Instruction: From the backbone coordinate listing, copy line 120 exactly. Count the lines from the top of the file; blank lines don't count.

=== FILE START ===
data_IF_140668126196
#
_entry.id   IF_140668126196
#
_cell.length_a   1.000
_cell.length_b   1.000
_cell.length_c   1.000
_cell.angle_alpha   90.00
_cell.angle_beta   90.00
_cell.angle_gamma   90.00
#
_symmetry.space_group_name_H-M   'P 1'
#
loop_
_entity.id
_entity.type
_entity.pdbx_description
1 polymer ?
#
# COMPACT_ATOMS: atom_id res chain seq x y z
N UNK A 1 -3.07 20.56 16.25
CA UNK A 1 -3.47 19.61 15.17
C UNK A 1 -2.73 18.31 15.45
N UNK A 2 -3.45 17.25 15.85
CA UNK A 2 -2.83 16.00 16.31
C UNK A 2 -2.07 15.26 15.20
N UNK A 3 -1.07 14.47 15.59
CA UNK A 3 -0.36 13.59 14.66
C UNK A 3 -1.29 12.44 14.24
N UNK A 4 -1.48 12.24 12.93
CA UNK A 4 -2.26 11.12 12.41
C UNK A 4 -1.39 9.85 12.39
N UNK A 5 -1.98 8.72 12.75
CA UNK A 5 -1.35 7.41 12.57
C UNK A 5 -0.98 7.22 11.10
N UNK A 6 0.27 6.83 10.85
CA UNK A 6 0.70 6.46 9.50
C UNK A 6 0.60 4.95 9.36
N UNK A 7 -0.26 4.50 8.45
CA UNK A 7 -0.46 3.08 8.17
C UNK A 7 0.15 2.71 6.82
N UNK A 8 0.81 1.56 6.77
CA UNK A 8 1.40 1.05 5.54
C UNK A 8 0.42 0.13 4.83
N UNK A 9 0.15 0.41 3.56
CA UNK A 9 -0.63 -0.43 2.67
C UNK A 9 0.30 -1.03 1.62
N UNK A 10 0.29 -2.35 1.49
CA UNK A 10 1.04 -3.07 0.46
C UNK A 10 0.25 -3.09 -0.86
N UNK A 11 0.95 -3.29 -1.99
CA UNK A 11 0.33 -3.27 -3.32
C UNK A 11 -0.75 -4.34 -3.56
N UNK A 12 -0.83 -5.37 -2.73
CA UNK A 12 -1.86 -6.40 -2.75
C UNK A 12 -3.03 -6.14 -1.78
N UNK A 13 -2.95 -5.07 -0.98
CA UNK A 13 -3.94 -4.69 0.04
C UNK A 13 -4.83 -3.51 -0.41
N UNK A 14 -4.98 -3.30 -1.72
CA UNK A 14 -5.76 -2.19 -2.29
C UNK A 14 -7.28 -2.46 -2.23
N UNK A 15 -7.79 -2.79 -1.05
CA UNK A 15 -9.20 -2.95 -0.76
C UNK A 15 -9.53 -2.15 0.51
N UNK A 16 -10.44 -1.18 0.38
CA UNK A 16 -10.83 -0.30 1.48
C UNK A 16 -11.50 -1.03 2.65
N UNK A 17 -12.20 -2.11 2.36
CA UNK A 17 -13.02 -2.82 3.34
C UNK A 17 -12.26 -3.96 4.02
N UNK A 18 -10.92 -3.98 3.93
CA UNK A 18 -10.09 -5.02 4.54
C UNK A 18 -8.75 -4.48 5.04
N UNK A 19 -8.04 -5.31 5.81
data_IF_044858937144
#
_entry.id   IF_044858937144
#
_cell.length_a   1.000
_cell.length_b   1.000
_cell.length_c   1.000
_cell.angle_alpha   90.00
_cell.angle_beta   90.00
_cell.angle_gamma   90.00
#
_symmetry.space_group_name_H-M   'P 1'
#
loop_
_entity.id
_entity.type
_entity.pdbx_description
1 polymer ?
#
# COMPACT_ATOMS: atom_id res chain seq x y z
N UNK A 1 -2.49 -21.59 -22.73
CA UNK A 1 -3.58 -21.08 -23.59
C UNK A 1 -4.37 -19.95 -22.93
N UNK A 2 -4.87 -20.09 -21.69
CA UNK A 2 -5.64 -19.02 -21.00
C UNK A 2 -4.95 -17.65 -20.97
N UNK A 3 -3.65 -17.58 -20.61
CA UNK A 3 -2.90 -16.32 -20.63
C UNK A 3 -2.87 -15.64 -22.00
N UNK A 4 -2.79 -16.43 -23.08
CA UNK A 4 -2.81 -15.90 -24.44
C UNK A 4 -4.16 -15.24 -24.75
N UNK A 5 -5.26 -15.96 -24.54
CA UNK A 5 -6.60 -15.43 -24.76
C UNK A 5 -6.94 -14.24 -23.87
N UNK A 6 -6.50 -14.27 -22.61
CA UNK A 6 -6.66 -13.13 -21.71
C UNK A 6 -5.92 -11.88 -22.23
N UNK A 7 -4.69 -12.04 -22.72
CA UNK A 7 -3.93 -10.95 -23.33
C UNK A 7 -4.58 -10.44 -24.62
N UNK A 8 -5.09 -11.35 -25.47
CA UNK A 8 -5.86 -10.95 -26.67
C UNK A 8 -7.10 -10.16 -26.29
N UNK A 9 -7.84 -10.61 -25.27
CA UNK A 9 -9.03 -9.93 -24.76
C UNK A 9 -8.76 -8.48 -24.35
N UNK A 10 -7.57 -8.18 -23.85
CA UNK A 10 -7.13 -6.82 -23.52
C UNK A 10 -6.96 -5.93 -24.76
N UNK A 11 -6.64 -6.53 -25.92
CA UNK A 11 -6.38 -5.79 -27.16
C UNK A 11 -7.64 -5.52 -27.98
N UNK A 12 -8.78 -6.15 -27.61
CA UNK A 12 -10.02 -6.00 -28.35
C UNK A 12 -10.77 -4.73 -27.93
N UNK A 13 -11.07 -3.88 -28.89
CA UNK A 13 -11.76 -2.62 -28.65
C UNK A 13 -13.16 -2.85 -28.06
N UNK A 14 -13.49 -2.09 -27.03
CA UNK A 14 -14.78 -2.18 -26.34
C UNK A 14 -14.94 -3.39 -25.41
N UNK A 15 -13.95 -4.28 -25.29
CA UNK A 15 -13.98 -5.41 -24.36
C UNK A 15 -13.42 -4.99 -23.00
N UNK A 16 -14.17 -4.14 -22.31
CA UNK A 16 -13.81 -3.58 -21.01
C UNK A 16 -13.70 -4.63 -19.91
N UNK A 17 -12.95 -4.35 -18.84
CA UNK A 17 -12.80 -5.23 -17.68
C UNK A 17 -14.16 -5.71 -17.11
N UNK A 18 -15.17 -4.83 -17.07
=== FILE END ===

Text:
N UNK A 9 -7.84 -10.61 -25.27